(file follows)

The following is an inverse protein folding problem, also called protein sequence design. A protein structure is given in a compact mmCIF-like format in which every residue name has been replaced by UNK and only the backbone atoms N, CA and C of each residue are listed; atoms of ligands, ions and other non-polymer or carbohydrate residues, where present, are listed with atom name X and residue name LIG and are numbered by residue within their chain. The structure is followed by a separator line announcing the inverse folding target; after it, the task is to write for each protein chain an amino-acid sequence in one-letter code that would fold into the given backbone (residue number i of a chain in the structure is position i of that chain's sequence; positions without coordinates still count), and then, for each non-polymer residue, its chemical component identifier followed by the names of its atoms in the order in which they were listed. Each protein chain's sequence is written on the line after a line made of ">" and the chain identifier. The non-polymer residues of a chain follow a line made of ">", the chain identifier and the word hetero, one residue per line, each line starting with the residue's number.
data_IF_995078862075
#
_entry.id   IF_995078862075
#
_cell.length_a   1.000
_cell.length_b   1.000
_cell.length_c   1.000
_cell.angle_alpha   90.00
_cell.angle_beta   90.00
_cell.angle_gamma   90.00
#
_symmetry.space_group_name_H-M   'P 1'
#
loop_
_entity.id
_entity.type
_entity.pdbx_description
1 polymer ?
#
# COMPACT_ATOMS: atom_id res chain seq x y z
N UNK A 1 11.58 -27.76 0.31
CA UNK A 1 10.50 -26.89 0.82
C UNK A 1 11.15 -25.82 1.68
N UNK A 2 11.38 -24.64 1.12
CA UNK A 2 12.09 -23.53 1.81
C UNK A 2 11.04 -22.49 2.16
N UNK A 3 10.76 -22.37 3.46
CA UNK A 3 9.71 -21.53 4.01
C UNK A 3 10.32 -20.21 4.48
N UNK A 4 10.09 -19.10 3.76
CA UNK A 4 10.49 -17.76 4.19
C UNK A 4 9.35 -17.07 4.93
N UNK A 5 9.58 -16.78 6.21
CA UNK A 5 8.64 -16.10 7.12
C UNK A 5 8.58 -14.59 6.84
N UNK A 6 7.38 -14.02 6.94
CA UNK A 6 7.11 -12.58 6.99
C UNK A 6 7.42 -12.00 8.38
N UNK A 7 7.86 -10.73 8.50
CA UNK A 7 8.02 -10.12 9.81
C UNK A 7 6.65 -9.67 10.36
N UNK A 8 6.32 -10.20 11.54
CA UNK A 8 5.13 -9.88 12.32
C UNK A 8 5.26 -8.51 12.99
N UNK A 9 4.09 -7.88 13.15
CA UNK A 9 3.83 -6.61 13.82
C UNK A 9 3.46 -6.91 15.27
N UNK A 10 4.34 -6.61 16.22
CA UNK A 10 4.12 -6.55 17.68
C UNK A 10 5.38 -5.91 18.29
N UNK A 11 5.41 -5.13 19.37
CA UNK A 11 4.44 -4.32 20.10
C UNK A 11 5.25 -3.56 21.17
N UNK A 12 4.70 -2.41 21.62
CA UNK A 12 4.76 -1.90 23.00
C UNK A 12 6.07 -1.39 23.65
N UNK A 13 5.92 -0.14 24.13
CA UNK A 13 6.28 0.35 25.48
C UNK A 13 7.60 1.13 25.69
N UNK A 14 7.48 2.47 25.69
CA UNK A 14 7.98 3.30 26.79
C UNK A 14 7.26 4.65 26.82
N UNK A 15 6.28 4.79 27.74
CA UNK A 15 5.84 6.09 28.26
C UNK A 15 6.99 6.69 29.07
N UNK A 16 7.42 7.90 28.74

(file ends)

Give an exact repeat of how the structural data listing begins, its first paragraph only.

The following is an inverse protein folding problem, also called protein sequence design. A protein structure is given in a compact mmCIF-like format in which every residue name has been replaced by UNK and only the backbone atoms N, CA and C of each residue are listed; atoms of ligands, ions and other non-polymer or carbohydrate residues, where present, are listed with atom name X and residue name LIG and are numbered by residue within their chain. The structure is followed by a separator line announcing the inverse folding target; after it, the task is to write for each protein chain an amino-acid sequence in one-letter code that would fold into the given backbone (residue number i of a chain in the structure is position i of that chain's sequence; positions without coordinates still count), and then, for each non-polymer residue, its chemical component identifier followed by the names of its atoms in the order in which they were listed. Each protein chain's sequence is written on the line after a line made of ">" and the chain identifier. The non-polymer residues of a chain follow a line made of ">", the chain identifier and the word hetero, one residue per line, each line starting with the residue's number.